An industry trade group says residents in high rise blocks of flats are being let down by a system in which it is hard to hold to account a single person or organisation for fire safety measures.
The Residential Landlords Association says that at present the responsibilities for various aspects of fire safety are shared between the owners of a block, the fire services, the local authority and the owner of individual flats.
Such a situation risks important fire safety improvements not being taken as a result of confusion about responsibilities for carrying them out, the RLA claims.
The association has just published its submission to the government’s building regulation review, led by Dame Judith Hackitt, following the Grenfell Tower tragedy.
The RLA is calling for a new system that means for every residential building there is a single identifiable person who should be responsible for assessing and overseeing fire safety measures.
Such individuals, the RLA argues, should be supported by the creation of a new fire safety compliance code to make sure others involved with the building, such as occupiers, play their part. This should be backed up by ensuring that there is one enforcement body on fire safety measures, a responsibility that is currently split between local councils and the fire service.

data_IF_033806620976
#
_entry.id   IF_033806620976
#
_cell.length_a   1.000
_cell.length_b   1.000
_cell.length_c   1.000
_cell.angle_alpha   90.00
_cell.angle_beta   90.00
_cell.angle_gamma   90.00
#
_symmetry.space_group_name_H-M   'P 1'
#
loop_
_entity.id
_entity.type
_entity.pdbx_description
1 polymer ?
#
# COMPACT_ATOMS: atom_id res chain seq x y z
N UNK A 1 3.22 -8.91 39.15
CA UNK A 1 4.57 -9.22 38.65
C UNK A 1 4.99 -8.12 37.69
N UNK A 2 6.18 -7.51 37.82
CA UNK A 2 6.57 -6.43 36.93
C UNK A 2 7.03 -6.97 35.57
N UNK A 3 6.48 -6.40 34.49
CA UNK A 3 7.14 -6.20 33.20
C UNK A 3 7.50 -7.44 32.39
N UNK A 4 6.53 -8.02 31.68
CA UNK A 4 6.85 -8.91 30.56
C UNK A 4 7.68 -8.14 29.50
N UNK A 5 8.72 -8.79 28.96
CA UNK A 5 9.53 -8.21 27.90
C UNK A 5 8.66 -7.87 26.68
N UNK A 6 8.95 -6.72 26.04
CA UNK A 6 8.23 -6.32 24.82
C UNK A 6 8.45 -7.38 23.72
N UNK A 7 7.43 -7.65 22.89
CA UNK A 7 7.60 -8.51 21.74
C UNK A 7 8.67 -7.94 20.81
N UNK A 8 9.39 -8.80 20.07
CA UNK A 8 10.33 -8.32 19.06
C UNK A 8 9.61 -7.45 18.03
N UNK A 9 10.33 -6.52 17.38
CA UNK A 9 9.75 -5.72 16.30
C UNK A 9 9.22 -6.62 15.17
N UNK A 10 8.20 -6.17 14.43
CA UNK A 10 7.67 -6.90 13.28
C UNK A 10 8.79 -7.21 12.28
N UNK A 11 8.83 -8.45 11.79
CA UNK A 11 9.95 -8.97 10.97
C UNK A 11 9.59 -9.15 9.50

Overall, this system would improve accountability and address the risk that fire safety responsibilities fall through the cracks between different authorities and individuals, the association contends.
In its submission the RLA warns that contradictory and outdated fire safety guidance needs updating to better support good landlords.
At present, landlords are expected to abide by fire safety guidance which was issued by LACORS, a body that no longer exists, fire safety regulations that date back to 2005 and building regulation guidance issued in 2006. This is in addition to guidance published in 2006 which covers the Housing, Health and Safety Rating System (HHSRS), used by councils to assess risks in dwellings.
Confusingly, the existing smoke detector regulations suggest a lower standard for detection and fire alarms for various properties than that which is in fact needed under this Guidance. This is one example of the contradictions under the current regime